# Why has the 777x been designed with folding wingtips?

I recently visited the Boeing factory outside Seattle, WA and noted in the distance a new 777x being built with, what looked like very large winglets.

However, on closer inspection they're not - the ends of the wings are designed to fold up.

Source: aviation today

I didn't get a chance to ask our tour guide, so I was wondering if anyone here can explain why this aircraft has been designed with folding wingtips. I'm presuming this is only for ground operations, and my guess is something to do with size - but are they really so big that they need to fold up? I would have imagined that other large wide body jetliners would have similar dimensions.

Please note that I'm not asking about whether this should have winglets, or if winglets provide any benefits, I'm asking specifically why the ends of these wings fold up rather than just fixed as per previous 777 models.

• I think (which is why this isn't an answer) is that they need to fit into certain stands, otherwise they could use larger (more expensive) stands that have less density. Here is a video about the 777x folding wingtips. – Ron Beyer Dec 17 '18 at 16:38
• Closely related and might even answer this? – Pondlife Dec 17 '18 at 20:25
• Only way it would fit through the factory doors ;) – Harper Dec 17 '18 at 21:51

The Boeing 777X website states that this is to enable a more efficient wing (read: wider span) while maintaining the airport gate and taxi footprint of the classic 777 (which ensures airlines can use the 777X on roughly the same airports and intermix operations with the classic fleet).

Many modern aircraft have been designed with winglets, and older ones have been retrofitted with them. They allow a wing to produce more lift with less drag. However, the benefit is even greater if the wingspan is simply extended.

The downside of increasing wingspan is that wingspan affects many aspects of airport infrastructure, especially taxiways and gates. FAA Advisory Circular 150/5300-13 covers airport design, and includes an "Airplane Design Group" categorization, from I to VI. Group V has an upper cutoff of 214 feet (65 m) wingspan.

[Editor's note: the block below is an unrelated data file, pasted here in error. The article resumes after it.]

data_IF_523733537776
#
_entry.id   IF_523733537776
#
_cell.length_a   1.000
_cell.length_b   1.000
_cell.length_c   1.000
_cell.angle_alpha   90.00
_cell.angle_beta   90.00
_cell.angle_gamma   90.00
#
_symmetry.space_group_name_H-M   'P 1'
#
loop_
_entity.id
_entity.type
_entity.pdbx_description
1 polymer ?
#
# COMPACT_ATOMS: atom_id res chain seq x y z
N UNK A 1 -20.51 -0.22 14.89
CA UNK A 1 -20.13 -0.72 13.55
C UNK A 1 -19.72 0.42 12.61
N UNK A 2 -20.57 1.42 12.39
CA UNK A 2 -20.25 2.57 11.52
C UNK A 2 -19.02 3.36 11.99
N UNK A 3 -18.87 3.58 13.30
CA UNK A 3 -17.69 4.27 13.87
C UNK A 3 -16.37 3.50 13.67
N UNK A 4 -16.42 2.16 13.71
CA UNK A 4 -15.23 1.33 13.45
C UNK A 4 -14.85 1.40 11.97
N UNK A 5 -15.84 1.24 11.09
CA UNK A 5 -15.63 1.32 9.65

The 777-200LR and 777-300ER have the largest wingspan of the existing 777 family, at 212 ft 7 in. The 777X will have a wingspan of 212 ft 9 in when the wingtips are folded. This ensures that the 777X will be able to fit on every taxiway and into every gate that the current 777 can, while gaining the benefits of an increased wingspan in flight with the wingtips folded down.

• Exactly. The folding wingtips allows the 777X to use stands and taxiways designed for ADG V aircraft, rather than needing ADG VI stands and taxiways like the A380 and 747-8. Even airports designed to accommodate A380s and 747-8s still typically have far more ADG V stands than ADG VI stands. ADG VI is basically just the 747-8 and A380, while ADG V is all 777s, 787s, A330s, A350s, and 747s prior to the -8. Bumping the 777X into ADG VI would have been a massive cost increase to operators, making the aircraft much less competitive. – reirab Dec 17 '18 at 22:08
• But will the folded wingtips unfold in the air during flight or do they stay folded? – undefined Dec 18 '18 at 10:52
• They would unfold on the ground when it's safe during taxi operations but before entering the runway. This ensures that the crew can confirm they are locked in place without running the risk of interfering in airport operations by taking up an active runway. – NetworkLlama Dec 18 '18 at 14:38

Folding them up reduces wing tip vortex. So, take of and landing planes can be stacked closer together without encountering wake turbulence. Then fold them out in the cruise to benefit from the bigger wing area.

• Folding them up reduces wing tip vortex this is the opposite of true. (nevermind that the wingtips don't fold or unfold in flight) – 0xdd Dec 18 '18 at 15:09